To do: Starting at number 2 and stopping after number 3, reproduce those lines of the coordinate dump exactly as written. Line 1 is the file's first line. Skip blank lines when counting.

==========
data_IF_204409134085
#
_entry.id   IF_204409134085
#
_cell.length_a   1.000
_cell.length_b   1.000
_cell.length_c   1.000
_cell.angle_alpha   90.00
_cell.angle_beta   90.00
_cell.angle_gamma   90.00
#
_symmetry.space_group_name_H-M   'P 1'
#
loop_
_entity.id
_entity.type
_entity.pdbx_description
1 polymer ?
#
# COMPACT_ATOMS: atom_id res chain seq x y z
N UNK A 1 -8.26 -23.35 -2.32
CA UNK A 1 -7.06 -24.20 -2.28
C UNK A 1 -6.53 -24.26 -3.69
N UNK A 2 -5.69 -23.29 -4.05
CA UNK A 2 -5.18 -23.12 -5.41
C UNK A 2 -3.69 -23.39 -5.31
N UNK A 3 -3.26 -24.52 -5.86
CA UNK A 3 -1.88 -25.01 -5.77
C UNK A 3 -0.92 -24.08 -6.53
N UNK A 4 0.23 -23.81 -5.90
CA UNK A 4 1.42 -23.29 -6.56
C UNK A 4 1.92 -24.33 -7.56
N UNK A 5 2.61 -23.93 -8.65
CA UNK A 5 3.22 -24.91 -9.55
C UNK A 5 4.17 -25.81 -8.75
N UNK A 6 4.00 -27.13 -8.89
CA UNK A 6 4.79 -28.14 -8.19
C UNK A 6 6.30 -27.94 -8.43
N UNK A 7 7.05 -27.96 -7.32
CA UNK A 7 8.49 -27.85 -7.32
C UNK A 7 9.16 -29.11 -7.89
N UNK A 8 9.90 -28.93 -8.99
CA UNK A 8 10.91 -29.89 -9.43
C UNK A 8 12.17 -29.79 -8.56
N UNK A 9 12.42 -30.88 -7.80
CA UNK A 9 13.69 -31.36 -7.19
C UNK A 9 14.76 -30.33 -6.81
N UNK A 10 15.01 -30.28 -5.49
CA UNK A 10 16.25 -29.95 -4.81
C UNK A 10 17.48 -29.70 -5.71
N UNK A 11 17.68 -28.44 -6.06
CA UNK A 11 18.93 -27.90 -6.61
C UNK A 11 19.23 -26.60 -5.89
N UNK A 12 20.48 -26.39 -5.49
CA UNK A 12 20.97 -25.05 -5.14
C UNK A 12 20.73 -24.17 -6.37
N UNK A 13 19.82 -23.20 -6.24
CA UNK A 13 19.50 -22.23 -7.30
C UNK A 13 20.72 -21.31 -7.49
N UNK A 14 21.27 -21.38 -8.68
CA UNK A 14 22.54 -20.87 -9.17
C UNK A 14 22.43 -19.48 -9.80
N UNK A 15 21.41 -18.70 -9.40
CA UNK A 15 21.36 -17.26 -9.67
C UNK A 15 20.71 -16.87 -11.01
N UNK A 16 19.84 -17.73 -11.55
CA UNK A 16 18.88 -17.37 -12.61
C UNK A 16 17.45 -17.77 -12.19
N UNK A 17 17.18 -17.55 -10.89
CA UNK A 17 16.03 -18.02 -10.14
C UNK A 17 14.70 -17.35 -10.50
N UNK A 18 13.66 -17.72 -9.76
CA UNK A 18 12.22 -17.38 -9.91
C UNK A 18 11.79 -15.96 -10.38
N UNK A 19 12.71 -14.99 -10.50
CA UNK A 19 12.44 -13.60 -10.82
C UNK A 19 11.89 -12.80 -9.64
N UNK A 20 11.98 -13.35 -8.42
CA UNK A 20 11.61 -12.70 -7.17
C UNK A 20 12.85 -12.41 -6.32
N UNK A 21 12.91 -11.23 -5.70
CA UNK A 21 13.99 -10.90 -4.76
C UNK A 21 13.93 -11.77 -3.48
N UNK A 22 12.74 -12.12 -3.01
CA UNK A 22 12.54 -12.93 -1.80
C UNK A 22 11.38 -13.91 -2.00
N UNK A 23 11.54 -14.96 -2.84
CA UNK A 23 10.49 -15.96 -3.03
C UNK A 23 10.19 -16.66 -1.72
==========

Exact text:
#
_entry.id   IF_204409134085